Kenya: Death Toll Climbs As Torrential Rains Contine to Batter Kenya

Weeks of heavy rain and floods that have killed nearly 200 people continue to ravage parts of Kenya – causing landslides, destroying roads and forcing people from their homes.

Kenya and its East African neighbours have been battered by monsoon downpours in recent weeks, compounded by the El Nino weather pattern.

Tanzania, Burundi and Uganda were hit hard – with the World Meteorological Organisation warning the current El Nino episode is one of the five strongest ever recorded.

El Nino is a naturally occurring climate pattern typically associated with increased heat worldwide, leading to drought in some parts of the world and heavy rains elsewhere.

Kenya’s Interior Ministry said on Thursday that so far 188 people had been killed by the severe weather since March. Some 90 others were still missing, while at least 165,000 people have been displaced.

The scenes of flooding in Kenya are heartbreaking. Climate change is not a distant threat; it’s here, affecting our lives today. Lives and livelihoods are being lost each day. Urgent action is needed to address this crisis. We need to further localize climate issues and response…– Elizabeth Wathuti , O.G.W (@lizwathuti) April 29, 2024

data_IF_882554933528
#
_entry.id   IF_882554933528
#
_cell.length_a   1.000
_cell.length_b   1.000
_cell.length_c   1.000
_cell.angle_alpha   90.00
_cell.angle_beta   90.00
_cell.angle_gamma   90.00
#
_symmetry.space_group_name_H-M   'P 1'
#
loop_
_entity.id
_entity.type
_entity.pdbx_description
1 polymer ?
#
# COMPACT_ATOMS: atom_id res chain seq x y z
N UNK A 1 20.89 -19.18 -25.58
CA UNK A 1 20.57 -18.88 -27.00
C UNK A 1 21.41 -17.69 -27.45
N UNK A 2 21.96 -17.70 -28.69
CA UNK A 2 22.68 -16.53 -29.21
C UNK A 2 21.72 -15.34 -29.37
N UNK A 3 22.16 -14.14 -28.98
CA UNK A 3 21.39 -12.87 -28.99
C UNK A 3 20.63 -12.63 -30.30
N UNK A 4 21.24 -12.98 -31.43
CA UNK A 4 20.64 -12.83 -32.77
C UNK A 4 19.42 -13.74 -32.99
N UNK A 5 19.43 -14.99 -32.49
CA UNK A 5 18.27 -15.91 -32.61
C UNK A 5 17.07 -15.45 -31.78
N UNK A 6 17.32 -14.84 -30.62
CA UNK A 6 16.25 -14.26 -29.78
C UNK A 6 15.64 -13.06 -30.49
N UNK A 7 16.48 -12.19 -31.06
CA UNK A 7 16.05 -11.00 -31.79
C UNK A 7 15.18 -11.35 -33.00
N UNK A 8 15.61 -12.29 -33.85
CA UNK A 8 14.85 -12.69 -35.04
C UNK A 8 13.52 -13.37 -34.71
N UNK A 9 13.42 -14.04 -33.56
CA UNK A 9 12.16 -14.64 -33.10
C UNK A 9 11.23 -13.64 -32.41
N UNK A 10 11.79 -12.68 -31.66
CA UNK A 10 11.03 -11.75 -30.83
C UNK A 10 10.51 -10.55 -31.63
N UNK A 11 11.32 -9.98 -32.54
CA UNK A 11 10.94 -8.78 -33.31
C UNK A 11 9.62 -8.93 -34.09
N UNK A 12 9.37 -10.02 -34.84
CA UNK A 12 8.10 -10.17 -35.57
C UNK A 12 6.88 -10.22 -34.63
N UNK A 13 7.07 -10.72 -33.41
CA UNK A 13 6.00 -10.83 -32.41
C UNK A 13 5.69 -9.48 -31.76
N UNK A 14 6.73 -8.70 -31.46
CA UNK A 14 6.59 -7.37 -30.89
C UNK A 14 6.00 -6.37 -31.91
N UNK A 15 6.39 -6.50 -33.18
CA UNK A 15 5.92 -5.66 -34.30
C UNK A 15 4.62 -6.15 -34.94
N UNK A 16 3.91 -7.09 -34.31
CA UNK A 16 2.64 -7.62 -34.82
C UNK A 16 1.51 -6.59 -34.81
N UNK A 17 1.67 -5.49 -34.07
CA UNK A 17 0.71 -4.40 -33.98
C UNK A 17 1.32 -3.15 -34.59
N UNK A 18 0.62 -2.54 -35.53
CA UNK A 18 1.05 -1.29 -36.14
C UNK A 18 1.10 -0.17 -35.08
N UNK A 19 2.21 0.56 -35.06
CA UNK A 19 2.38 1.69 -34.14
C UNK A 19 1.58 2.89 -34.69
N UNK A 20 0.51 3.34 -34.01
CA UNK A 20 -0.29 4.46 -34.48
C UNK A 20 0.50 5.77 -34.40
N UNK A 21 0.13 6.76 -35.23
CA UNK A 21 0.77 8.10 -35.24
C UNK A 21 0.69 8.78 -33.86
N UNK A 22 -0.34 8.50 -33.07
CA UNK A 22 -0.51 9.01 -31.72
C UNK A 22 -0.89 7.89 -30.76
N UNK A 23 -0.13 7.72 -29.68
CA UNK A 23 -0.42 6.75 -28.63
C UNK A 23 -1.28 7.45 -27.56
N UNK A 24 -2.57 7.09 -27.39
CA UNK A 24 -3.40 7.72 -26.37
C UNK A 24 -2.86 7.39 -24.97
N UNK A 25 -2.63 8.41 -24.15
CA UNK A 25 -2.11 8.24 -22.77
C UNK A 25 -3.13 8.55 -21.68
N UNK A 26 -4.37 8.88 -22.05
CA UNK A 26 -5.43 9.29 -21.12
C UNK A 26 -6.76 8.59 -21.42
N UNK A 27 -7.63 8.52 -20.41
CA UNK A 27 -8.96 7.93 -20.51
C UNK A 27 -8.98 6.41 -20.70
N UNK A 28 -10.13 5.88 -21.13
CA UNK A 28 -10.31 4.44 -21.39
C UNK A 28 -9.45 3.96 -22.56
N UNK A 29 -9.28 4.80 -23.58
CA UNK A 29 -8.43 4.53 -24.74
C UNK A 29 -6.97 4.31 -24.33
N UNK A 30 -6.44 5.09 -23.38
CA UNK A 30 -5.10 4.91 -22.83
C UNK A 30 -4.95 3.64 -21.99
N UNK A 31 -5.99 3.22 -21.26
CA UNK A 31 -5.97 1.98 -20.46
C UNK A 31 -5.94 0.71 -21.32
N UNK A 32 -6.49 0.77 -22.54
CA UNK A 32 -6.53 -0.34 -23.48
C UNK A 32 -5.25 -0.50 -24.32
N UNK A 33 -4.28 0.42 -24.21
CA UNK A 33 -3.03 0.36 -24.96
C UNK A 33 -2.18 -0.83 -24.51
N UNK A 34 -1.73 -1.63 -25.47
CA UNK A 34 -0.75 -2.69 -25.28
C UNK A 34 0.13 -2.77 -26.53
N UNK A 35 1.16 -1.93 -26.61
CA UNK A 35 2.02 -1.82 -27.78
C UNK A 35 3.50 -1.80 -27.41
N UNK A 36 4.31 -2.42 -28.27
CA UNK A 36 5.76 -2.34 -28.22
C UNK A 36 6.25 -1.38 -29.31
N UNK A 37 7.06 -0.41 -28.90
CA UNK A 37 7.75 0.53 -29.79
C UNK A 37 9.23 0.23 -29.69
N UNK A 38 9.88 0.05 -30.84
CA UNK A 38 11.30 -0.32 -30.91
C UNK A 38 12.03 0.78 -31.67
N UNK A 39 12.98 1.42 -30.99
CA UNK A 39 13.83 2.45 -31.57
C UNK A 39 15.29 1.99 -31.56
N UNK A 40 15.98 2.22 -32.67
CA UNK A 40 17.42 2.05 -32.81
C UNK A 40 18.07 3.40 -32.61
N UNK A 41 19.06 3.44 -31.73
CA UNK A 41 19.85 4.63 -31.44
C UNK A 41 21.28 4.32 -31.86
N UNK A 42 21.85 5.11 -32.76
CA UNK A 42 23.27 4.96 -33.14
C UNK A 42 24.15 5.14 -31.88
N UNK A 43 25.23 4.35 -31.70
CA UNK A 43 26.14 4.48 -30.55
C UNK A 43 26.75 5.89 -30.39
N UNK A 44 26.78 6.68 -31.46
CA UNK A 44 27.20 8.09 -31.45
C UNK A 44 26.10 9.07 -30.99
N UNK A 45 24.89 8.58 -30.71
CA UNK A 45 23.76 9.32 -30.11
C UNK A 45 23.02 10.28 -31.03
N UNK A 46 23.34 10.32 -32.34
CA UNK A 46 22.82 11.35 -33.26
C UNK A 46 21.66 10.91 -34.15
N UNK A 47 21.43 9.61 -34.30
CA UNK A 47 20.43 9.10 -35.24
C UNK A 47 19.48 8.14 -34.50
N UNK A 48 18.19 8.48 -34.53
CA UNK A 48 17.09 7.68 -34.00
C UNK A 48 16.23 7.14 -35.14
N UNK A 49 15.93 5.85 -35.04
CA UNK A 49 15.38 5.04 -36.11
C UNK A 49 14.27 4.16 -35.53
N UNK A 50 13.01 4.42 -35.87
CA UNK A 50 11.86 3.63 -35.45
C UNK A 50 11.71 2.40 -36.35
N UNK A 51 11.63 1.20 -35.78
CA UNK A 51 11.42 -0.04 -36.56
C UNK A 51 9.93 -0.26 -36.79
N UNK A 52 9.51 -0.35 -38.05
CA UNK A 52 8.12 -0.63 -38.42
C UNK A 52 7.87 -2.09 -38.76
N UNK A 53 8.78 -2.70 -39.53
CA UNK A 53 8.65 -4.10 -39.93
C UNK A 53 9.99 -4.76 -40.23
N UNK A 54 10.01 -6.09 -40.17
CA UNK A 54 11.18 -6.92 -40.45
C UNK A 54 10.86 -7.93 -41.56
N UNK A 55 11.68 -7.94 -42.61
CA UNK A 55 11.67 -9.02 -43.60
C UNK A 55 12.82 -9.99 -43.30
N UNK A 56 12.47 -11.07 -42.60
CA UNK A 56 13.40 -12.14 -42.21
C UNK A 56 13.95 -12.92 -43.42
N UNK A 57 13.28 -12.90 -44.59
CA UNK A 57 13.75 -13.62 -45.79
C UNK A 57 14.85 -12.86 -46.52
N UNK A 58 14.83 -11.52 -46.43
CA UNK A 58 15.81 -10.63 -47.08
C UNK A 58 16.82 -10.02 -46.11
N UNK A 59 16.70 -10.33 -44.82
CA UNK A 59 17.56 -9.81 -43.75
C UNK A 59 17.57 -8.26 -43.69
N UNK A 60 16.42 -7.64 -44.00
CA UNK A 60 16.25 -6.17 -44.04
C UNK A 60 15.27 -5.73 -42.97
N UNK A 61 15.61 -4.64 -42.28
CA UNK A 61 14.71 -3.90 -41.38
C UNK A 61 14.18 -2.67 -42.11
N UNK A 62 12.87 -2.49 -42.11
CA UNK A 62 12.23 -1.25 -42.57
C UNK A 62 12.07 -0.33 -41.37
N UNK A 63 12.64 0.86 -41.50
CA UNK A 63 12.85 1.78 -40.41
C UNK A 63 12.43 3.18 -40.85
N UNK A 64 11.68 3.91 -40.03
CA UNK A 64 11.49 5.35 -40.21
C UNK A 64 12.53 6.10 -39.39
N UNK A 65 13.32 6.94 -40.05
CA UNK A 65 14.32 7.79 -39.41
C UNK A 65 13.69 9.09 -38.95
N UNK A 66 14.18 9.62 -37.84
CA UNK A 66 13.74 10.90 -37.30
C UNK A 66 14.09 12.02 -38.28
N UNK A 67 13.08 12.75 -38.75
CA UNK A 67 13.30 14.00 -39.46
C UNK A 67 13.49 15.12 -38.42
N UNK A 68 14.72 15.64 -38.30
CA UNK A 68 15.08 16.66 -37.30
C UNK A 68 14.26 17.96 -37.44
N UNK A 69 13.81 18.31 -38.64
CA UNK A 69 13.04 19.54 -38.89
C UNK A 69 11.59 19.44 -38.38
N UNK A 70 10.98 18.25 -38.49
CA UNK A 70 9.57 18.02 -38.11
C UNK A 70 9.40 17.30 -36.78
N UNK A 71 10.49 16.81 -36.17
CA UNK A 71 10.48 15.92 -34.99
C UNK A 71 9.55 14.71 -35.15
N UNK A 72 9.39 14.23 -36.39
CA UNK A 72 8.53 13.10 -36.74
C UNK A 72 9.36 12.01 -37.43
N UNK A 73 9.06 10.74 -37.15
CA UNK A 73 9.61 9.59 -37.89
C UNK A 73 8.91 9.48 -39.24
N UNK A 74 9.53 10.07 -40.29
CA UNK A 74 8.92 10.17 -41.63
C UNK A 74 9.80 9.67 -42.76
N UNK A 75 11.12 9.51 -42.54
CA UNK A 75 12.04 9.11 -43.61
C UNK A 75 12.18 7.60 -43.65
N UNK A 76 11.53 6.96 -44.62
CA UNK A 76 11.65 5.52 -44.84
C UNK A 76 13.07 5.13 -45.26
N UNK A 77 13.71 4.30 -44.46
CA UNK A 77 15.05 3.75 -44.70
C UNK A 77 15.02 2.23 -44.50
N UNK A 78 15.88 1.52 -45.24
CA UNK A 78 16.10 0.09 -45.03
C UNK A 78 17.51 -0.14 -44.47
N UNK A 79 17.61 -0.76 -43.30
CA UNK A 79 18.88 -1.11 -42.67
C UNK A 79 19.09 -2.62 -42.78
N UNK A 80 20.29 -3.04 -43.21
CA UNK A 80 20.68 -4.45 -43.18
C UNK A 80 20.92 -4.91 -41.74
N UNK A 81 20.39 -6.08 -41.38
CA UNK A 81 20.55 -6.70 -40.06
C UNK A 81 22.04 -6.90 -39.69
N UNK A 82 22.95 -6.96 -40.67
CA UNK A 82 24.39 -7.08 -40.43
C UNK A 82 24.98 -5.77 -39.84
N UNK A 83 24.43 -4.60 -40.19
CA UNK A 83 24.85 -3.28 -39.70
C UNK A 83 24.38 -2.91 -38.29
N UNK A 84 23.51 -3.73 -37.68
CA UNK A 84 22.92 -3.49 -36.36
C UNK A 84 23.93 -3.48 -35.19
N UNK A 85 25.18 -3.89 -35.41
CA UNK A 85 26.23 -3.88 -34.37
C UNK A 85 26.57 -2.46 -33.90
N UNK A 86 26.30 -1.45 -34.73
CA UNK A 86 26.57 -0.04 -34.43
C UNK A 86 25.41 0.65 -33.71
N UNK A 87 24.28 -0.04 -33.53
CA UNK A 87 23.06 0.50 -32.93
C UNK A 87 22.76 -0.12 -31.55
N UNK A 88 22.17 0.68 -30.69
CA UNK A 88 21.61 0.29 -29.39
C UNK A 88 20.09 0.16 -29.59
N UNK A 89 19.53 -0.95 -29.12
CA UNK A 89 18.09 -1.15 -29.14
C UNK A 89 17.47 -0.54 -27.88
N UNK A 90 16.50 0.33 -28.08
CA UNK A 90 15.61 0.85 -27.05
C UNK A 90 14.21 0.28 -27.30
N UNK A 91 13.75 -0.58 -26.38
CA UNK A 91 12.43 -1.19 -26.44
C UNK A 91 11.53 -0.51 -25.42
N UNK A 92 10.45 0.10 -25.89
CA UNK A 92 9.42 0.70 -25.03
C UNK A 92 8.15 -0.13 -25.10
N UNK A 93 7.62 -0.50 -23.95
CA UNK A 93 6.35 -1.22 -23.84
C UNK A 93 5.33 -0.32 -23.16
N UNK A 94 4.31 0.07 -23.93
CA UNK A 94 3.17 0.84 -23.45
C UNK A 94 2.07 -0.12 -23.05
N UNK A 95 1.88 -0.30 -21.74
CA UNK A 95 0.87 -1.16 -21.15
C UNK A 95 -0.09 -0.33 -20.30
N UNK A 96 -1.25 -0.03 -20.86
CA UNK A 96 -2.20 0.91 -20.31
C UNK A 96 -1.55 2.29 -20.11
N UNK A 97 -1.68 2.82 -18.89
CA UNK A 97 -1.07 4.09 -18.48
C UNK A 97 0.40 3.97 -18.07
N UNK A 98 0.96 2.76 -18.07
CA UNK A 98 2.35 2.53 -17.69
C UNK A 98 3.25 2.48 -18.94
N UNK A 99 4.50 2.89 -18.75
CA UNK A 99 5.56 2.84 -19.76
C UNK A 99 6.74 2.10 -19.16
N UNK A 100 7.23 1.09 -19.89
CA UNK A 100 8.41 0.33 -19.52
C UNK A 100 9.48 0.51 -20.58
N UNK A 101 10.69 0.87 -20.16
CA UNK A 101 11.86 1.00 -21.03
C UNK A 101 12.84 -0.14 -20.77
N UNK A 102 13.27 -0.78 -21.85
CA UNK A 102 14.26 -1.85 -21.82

Risk of disease

Nearly 100 tourists were among people marooned after a river overflowed in Kenya’s famed Maasai Mara wildlife reserve.

The area is reportedly inaccessible with bridges washed away – with around 50 camps in the reserve having been affected.

“Accessing the Mara is now a nightmare and the people stuck there are really worried, they don’t have an exit route,” administrator Stephen Nakola said, adding that waterborne diseases were likely to emerge.

“I am worried that the situation could get worse because the rains are still on.”

In the deadliest single incident in Kenya, dozens of villagers were killed when a dam burst on Monday near Mai Mahiu in the Rift Valley, about 60 kilometres north of the capital, Nairobi.

The Interior Ministry said 52 bodies had been recovered and 51 people were still missing.


President William Ruto said earlier this week he would deploy the military to evacuate those living in flood-prone areas.

Opposition politicians and lobby groups have accused Ruto’s government of being unprepared and slow to respond to the crisis despite weather warnings, demanding that it declare the floods a national disaster.

“Kenya’s government has a human rights obligation to prevent foreseeable harm from climate change and extreme weather events and to protect people when a disaster strikes,” Human Rights Watch said Thursday.

The statement from the NGO said events such as flooding are “particularly threatening for marginalised and at-risk populations, including older people, people with disabilities, people in poverty, and rural populations”.

The United States and Britain have issued travel warnings for Kenya, urging their nationals to be cautious amid the extreme weather.

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